He fixed her in his gaze, standing so close that he could feel her quick breath on his neck and inhale her perfume as she gestured faintly with her left hand, his long lost wife and daughter materialising a few yards behind her, flanked by two unsmiling women.  His heart missed a beat for the second time in as many minutes. His family seemed pale imitations of the people he knew, as though something essential had been drained from their lives and he had great difficulty in knowing how to behave, where to look.  He tried to speak to them but no words came to his lips and he returned his attention to his new distraction.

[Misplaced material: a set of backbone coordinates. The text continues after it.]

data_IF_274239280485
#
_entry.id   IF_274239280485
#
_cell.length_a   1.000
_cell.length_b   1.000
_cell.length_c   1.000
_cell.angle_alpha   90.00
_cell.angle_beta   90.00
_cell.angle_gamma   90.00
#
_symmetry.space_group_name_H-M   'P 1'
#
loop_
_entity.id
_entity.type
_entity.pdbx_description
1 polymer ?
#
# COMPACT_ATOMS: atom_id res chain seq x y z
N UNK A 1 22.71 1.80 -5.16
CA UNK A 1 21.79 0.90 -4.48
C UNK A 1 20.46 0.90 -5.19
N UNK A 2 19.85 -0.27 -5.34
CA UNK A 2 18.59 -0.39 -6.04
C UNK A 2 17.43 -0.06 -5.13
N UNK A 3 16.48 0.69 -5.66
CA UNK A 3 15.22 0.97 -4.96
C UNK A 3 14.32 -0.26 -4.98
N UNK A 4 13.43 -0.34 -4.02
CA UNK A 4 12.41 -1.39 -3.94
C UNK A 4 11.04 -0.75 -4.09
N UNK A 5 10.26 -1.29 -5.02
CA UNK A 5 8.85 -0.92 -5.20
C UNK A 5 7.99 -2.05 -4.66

Zelda Good stepped back three steps and, still smiling, pulled a compact, silenced, silver revolver from beneath the fur, pressed it against his forehead and squeezed the trigger in slow motion.  After a second of hesitation, he fell to the floor.  She took a deep breath and cleaned the silencer with a handkerchief.  The wife tried to go to her husband’s aid but was wrestled away by the guards who pushed her back down the tunnel, her little girl trailing behind, crying inconsolably. The Inspector knelt down, searching her victim’s jacket, retrieving the letters that she had asked him to bring to this meeting.  Pleased, she put the papers under her coat, replaced her sunglasses and left the stadium, passing two colleagues who knew where to take the stretcher they were carrying.  In the stands, empty drink cartons gently bumped into one another in a rising wind as blood slid down vigorous blades of grass and pigeons cooed harmoniously on the heads of the statues.